Intel graphics chip will tap new version of TSMC 7-nanometer process: Source

FILE PHOTO: Intel Corporation logo spotted on a sign outside the Fab 42 microprocessor manufacturing site in Chandler, Arizona, US, October 2, 2020. REUTERS / Nathan Frandino

(Reuters) – Intel Corp plans to tap the Taiwan Semiconductor Manufacturing Company to build a second-generation discrete graphics chip for personal computers that it hopes will help counter the rise of Nvidia Corp, two. Sources told Reuters familiar with the matter.

The chip, known as “DG2”, will be built on a new chipmaking process at TSMC, which has not yet been formally named, but is an enhanced version of its 7-nanometer process, two people said. Familiar with the matter told.

Intel, a long-time world leader in chip making technology, has lost its manufacturing edge in recent years and is now debating whether to release the flagship central processor unit chips, or CPU, to release it in 2023 Be outsourced.

Activist investor Third Point LLC sent a letter to Intel’s board last month asking it to consider whether its roof design and construction work should be put under one roof.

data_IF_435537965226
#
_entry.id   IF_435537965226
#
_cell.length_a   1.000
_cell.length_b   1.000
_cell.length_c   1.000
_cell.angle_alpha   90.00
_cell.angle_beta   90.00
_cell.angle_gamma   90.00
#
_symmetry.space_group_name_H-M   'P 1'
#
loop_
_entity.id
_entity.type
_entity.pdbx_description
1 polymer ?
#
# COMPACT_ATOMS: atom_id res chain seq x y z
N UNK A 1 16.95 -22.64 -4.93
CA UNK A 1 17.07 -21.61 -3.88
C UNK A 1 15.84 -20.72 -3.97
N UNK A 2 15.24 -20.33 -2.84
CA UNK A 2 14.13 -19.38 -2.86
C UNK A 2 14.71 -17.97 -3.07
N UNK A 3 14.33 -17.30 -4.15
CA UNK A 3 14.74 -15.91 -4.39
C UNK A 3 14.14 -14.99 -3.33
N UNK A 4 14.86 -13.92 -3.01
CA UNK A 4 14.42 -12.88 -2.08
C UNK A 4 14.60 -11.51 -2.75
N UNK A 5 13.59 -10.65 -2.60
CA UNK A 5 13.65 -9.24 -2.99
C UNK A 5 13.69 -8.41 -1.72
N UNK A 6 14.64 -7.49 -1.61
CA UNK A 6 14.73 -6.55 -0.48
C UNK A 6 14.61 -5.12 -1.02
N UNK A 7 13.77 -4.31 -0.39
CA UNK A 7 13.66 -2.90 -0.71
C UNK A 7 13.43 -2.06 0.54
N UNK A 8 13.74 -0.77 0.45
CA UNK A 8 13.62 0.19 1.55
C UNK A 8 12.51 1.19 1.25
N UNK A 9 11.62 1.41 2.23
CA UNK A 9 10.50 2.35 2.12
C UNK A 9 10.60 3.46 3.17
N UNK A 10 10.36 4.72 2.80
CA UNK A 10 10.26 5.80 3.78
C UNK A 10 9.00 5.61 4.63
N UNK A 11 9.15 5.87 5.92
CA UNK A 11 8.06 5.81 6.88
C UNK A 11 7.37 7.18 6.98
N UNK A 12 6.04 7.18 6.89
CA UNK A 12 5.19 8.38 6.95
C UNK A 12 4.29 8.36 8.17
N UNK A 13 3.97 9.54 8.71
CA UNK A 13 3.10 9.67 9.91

Intel has long outsourced chips in addition to its flagship CPU and is a major customer of TSMC, the world’s leading contract chip manufacturer. The head of Intel’s self-driving subsidiary Mobileye told Reuters last month that its next autonomous vehicle processor would continue to be manufactured by TSMC on a 7-nanometer process.

With its graphics chips, Intel intends to tap into the fast-growing PC gaming market. Sources said its DG2 chip is expected to be released later this year or early 2022 and will compete with Nvidia and AMD gaming chips, priced between $ 400 and $ 600.

The chip manufacturing technology for DG2 is expected to be more advanced than Samsung Electronics Co. Ltd., a nanometer process released in the graphics chip used in Nvidia’s most recent round, people said. He said it will also work on Advanced Micro Devices graphics chips built on TSMC’s 7-nanometer process.

Intel declined to comment and TSMC did not immediately respond to a request for comment.

Intel officials said last year that it would outsource the DG2 chip but did not say which chipmaker won the business or which chipmaking process would use it.

Reporting by Stephen Nellis in San Francisco; Editing by Jonathan Weber and Jane Wardell


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